According to NPD Exploration Director Sissel Eriksen, the findings to date are positive. The impact of volcanic rocks in the area appears to be lower than previously thought (these rocks are normally not prospective for hydrocarbons). Samples also included good-quality sandstone, along with rocks from a similar era to source rocks in Greenland.

Jan Mayen was created after Greenland and Norway split during two major rift episodes, leading in turn to formation of the Norwegian Sea and the Greenland Sea. Water depths in the survey areas, based partly on available seismic data, range from 600-2,000 m (1,968-6,561 ft). The samples were acquired on both the Icelandic and Norwegian sides of the ridge, using an ROV deployed from the Institute of Marine Research vesselG.O.Sars.

NPD plans to shoot more seismic in the area this summer, and to drill shallow boreholes to verify the findings from the samples. Results of interpretation will be factored into an impact assessment for the Jan Mayen microcontinent.

Transaction boosts Centrica production

Statoil has agreed to offload various production interests offshore Norway to Centrica for a total of $1.625 billion. The transaction will net Centrica 117 MMboe of reserves and increase its production by 34,000 boe/d. Gains include stakes in the Kvitebjorn field in the Tampen area of the North Sea, which currently delivers around 60 MMboe/yr of gas and oil, and the nearby high-pressure/high-temperature Valemon field, currently under development. Additionally, the two companies have agreed to collaborate on gas-led exploration off Norway and the UK.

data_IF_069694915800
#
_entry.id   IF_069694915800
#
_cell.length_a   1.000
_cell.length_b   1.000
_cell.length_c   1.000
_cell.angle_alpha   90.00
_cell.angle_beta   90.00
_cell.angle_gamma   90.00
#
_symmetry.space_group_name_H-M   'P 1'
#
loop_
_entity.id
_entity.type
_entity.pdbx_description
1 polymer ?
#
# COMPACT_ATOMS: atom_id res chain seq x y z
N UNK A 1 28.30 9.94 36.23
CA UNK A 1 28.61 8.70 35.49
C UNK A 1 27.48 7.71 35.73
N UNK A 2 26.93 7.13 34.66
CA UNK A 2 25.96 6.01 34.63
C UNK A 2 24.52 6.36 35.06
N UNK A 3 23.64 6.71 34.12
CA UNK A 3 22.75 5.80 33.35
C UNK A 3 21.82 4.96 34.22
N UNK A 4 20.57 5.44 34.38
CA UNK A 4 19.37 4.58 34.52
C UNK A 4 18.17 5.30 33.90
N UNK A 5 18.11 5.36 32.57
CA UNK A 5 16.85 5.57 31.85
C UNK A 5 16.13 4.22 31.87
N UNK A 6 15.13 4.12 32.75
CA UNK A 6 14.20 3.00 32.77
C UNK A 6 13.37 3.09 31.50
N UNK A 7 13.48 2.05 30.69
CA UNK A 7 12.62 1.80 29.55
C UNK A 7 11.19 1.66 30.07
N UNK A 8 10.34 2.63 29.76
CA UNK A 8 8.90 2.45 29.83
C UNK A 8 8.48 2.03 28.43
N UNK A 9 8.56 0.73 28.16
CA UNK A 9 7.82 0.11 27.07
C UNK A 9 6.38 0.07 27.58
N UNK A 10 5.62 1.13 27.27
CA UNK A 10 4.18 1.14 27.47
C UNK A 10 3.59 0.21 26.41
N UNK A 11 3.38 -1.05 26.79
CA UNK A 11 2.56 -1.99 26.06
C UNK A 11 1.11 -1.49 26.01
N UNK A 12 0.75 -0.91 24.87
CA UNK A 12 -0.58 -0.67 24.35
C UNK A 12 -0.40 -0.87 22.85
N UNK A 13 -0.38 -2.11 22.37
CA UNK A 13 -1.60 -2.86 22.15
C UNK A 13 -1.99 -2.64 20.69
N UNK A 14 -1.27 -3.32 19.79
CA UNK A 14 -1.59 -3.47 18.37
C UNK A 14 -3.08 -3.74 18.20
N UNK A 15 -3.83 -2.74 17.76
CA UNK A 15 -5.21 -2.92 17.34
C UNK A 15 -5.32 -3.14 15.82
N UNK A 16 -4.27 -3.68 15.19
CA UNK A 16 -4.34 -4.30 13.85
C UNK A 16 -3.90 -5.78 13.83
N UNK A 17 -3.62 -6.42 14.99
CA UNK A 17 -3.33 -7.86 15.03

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Statoil has reduced its interest in the Kvitebjorn field and platform (Photo courtesy of Helge Hansen).

For Statoil, the focus is on driving forward new projects of all sizes, and in particular fasttrack subsea tiebacks. The latest include the 7.6 MMboe Vilje South in the North Sea, where the company has authorized a single production well drilled through a standard subsea template, connected to the Marathon-operated Alvheim facilities. Start-up is due in late 2013. A little prior to that, the $226-million Visund North should come onstream via a two-well subsea template linked to Visund A.

Dutch storage search under way

The Rotterdam Climate Initiative has tasked R&D institute TNO to search for carbon dioxide (CO2) storage options in the subsurface below the Dutch North Sea. The aim of the Initiative, supported by the European Commission, is to reduce CO2 emissions in the Rotterdam area by 2030 via means such as carbon capture, transport, and storage.

Under the EC-funded ROAD project, TNO is examining offshore storage options in the many depleted Dutch gas fields. It already has screened the offshore region close to Rotterdam to cover needs during 2015-20, and is now looking at high-capacity storage options in areas more distant from the harbor. These include large gas fields and deep saline formations (sandstone formations filled with water), some of which could store huge quantities of CO2. However, there is also a lack of knowledge about these formations, in contrast to the depleted offshore fields.